Sometimes a trip to your favorite city can be a good “aloneing it” trip. For me being in a city of millions by myself feels weirdly more isolating. I believe an alone trip is best explored someplace quiet, where you can just be with no schedule, no obligations, no judgment. No static.
One of my favorite things to do when I’m alone is cooking
It lets me be creative, and I put lots of love into my cooking. And guess what? I don’t have to garner other opinions about my particular dish.
My go-to Veggie Soup is one of the special big-batch soups I make when it’s just me. It’s the way I like it with lots of fresh veggies of the season with a bit of a ginger and lime juice for an extra kick.
Check out below my recipe along with some of my Adirondack travel recommendations.
It’s your turn. What do you think? Do you spend any time alone? Where and when? And how do you feel about it? Does it scare you or is it something you may be open to trying?
If the answer is yes, then go start planning your first “aloneing it” adventure. Either way, I’d love to hear your thoughts.
Woodswoman Veggie Soup
Ingredients for In the Woods Veggie Soup
1 cup chopped green beans
1 cup sliced mushrooms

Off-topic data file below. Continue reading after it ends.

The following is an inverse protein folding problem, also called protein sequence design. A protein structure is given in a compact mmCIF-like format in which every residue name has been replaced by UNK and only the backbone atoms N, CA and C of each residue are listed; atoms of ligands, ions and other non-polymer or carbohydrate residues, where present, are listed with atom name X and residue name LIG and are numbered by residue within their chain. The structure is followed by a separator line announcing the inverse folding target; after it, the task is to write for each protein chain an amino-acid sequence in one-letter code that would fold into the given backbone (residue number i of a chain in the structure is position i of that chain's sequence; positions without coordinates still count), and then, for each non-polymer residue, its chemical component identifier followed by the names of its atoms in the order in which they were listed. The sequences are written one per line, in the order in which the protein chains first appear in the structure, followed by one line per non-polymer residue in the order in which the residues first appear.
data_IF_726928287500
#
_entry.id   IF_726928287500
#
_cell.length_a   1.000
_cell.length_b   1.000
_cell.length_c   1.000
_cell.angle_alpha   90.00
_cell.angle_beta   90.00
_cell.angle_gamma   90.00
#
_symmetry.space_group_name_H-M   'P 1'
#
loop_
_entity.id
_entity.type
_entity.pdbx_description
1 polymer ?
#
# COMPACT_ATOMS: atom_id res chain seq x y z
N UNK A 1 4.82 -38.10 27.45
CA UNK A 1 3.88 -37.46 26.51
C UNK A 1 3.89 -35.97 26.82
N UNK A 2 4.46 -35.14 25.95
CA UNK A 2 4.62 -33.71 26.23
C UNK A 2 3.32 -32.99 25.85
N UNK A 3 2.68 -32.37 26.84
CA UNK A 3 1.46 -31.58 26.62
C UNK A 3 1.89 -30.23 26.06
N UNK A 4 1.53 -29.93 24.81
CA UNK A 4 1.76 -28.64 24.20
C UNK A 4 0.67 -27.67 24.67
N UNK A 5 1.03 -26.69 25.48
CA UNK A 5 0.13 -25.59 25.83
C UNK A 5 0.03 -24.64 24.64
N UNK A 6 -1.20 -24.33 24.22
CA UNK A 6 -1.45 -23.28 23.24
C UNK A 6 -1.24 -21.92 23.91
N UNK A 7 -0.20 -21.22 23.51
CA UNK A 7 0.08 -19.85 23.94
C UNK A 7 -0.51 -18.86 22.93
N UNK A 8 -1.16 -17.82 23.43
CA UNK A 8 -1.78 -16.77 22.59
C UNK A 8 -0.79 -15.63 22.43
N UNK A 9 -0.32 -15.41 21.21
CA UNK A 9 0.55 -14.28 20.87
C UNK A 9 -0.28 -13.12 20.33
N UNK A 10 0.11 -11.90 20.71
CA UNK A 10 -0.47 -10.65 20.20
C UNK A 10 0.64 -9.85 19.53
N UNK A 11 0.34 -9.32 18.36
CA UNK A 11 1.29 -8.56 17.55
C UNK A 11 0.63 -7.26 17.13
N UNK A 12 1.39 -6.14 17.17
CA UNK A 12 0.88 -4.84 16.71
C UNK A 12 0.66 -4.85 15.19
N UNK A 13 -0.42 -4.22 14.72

1 cup sliced carrots
1 cup chopped celery
1 cup cubed butternut squash
1/2 cup diced onions
2 cups roughly chopped greens ( I like Swiss chard)
2 teaspoons chopped fresh garlic
2 teaspoons grated fresh ginger
4 whole limes
1 12 oz can crushed tomatoes
1 qt water (more or less as needed)
2 Tbsp. fresh chopped cilantro
1-2 tsp. salt to taste
1 tsp. white pepper
2 Tbsp. Olive oil
Saute onion and garlic until soft. Add veggies, water, tomato, and spices, bring to boil then simmer on low 1-2 hours until harder veggies are soft (test the carrot). Add fresh lime juice and ginger, let cook additional 15 minutes. Add fresh cilantro and simmer 5 minutes. Serve with grated parmesan or even a dollop of sour cream. YUM.
My top 3 places I recommend to try “Aloneing it”
Spending most of my life summering in the Adirondacks I have a wide and varied hotel, camp and B &B experiences. Having a home on Upper Saranac Lake affords me a bed whenever I like, but I often send guests to check out these premier places. Treat yourself.
Adirondacks/ Upstate New York
If you are not familiar with this part of the country here is a bit of general information about the region. Its’ quaintness is only topped by the natural beauty, untouched by major development due to the strict environmental laws inside the “blue line” Adirondack park. Thousands of miles of hiking, crystal clear lake water and several towns with lots of foodie experiences, the perfect spot for an alone trip. You’ll never want to leave.